I also cast a skeptical eye at parents who do brag about a young adult who has not yet gone through the gauntlet. A lot of kids don’t make the run until they are in college or newly out of it. Actually, you are never safe to brag.

    Better to enjoy the things as they come and state them without a brag.

  37. Kathy says:


    As the older sister of a non-functional alcoholic brother, I worry every second of every day that my 18-month old daughter will grow up to be an addict. I am somewhat jealous of the confidence you seem to have had in your parenting while Henry and J were that young. That said, I agree with your point that being the best parent you can be – in the moment – is key. I manage my worry by reminding myself that all I can do is try to help my daughter stack the odds by being the best parent that I know to be.

    Also, you may not have said it explicitly, but it was apparent during your blogging of the struggles with Henry’s addiction and passing, that you have remained very proud of J, E, C, and now G. They seem to be wonderful kids.

  38. Asha Dornfest says:

    What a remarkable post. I, too, have come to this exact conclusion, for very different reasons, but all of them learned the hard way. It’s difficult to express this without sounding bitter about other people’s “easy” children, but you have done that and so much more. All of your children are beautiful, and I am so grateful you write about mothering them as you do.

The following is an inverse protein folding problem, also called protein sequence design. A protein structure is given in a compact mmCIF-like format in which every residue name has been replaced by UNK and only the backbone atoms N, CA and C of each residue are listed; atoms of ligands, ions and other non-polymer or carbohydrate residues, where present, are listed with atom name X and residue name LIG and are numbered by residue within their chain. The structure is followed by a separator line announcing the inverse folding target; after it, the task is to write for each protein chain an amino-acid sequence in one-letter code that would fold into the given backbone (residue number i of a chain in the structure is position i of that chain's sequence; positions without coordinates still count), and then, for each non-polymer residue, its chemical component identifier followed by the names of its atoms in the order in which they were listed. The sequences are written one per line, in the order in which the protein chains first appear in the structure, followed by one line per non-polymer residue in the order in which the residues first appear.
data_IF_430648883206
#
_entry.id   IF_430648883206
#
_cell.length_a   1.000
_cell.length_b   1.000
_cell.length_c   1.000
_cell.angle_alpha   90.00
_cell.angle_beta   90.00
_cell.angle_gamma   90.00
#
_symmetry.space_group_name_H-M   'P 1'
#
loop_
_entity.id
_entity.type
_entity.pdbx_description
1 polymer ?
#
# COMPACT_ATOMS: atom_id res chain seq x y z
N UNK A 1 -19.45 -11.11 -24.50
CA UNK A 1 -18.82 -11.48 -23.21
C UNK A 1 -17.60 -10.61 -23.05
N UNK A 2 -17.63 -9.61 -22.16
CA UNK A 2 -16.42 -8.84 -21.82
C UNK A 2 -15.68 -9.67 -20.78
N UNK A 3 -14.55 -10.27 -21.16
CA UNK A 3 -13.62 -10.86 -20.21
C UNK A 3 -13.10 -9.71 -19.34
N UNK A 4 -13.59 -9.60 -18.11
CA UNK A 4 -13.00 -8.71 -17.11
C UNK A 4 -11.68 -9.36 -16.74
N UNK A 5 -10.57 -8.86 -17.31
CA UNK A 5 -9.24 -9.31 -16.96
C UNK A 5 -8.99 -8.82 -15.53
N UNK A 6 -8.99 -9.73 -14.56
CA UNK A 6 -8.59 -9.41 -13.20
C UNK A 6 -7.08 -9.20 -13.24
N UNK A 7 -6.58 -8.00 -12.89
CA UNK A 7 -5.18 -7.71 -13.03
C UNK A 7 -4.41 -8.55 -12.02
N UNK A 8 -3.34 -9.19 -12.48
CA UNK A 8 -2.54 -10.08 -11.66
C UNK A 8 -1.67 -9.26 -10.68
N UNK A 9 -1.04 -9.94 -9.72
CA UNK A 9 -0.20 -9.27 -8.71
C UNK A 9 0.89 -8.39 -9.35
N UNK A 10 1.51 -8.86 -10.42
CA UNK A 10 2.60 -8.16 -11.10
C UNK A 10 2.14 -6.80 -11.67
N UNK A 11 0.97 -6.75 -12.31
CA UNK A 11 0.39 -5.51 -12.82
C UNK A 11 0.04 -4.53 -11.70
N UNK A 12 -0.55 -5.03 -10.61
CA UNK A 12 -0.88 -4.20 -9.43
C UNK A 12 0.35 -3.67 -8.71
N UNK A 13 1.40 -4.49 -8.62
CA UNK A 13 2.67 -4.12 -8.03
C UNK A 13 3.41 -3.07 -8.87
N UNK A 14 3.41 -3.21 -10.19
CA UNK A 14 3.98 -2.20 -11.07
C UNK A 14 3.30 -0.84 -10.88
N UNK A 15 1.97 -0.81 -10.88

39. SubWife says:

    Oh, I worry about my kids all the time, about what will become of them. Because every person on the death row had a mother, and no doubt not all of them were bad or neglectful. Some of these people, who have committed horrible things, had very loving parents and were someone’s precious boys (or girls). This thought, that I am trying my hardest not to entertain too much, sends chills down my spine. The thought that you can do your best, be the best mother, and the outcome is still not up to you is simply terrifying.

    I was told once that just because the outcome it not up to you, that doesn’t absolve you from trying. Because trying to be the best parent is what parenting is about. It’s not only to raise your children properly, but to become a better person in the process. That’s what makes me try and try and try.

    And there’s also prayer, for the spiritually inclined.

  40. Gary says:

    I’m sorry for your loss. I can only imagine the pain you felt and continue to feel. I am one of the spiritually inclined – so I pray for you.

    I have three kids all in college. If 18 is the age at which they are judged, then mine all turned out “good”. And that doesn’t make me better than you. It’s not a competition. We all need our kids to grow up and be well-adjusted, productive members of society. It really does take a village.

  41. whatyouwant says:

    I definitely agree with the comments about “growing up in the same household” blah blah. We’re all individuals, with our own personalities and perceptions about things. Your personality is there from birth and the events in your life help to set the stage. None of these can be predicted ahead of time and probably once you’re on the course for starting addictive behavior, there’s nothing anyone can do, short of locking you up!